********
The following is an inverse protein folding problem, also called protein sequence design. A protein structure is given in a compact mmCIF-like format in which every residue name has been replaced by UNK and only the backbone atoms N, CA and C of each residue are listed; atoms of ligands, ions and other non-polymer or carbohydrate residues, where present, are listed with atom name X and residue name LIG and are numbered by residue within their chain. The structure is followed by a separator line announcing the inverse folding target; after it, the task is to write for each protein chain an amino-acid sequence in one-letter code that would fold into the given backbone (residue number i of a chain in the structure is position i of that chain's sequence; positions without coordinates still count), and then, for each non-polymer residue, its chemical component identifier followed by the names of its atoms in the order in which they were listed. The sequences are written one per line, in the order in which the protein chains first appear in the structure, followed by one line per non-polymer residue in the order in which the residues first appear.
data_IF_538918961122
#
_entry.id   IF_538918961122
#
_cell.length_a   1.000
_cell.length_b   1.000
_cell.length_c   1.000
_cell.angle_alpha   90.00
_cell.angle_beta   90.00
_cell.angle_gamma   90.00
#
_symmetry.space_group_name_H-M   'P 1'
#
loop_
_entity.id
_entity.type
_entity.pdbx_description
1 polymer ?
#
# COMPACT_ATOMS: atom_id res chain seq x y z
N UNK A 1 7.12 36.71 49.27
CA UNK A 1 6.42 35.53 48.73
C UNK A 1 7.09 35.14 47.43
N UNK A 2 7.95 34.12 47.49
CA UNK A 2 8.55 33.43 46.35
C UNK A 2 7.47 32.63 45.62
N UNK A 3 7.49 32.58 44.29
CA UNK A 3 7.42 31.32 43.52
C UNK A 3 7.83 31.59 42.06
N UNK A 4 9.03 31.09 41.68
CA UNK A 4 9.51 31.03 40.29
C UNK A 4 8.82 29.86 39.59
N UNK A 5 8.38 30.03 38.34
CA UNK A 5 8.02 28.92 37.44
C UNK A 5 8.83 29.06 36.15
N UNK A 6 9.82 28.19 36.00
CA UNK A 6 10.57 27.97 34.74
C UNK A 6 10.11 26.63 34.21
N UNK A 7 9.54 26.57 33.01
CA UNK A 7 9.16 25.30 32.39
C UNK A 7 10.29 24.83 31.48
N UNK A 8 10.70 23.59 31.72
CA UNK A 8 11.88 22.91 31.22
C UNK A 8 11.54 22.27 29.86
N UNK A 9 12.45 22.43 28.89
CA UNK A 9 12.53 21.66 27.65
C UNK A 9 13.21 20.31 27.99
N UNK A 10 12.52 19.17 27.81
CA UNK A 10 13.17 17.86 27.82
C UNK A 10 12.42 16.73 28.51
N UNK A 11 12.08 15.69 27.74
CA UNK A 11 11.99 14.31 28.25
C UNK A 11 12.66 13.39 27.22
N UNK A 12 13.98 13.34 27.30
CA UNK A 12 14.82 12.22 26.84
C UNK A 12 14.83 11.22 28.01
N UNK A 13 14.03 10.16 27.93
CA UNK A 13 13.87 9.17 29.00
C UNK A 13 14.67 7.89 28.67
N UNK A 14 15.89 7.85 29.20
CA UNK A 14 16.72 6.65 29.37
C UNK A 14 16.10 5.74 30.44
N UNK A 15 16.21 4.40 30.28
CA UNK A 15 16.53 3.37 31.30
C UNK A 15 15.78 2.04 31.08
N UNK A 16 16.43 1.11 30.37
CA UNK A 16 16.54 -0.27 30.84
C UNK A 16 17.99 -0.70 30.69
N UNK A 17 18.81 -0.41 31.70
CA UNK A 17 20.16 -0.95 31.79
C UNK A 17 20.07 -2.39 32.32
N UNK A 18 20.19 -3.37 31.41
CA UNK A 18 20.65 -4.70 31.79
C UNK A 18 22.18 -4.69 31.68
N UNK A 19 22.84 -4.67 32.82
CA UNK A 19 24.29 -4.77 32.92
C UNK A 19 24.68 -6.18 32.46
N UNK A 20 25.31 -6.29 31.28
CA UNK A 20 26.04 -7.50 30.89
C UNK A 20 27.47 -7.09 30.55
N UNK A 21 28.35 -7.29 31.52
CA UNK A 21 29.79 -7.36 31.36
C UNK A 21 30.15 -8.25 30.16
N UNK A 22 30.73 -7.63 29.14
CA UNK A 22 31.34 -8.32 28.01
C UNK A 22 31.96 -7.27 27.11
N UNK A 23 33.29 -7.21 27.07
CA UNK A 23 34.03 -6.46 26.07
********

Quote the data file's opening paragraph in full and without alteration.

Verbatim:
The following is an inverse protein folding problem, also called protein sequence design. A protein structure is given in a compact mmCIF-like format in which every residue name has been replaced by UNK and only the backbone atoms N, CA and C of each residue are listed; atoms of ligands, ions and other non-polymer or carbohydrate residues, where present, are listed with atom name X and residue name LIG and are numbered by residue within their chain. The structure is followed by a separator line announcing the inverse folding target; after it, the task is to write for each protein chain an amino-acid sequence in one-letter code that would fold into the given backbone (residue number i of a chain in the structure is position i of that chain's sequence; positions without coordinates still count), and then, for each non-polymer residue, its chemical component identifier followed by the names of its atoms in the order in which they were listed. The sequences are written one per line, in the order in which the protein chains first appear in the structure, followed by one line per non-polymer residue in the order in which the residues first appear.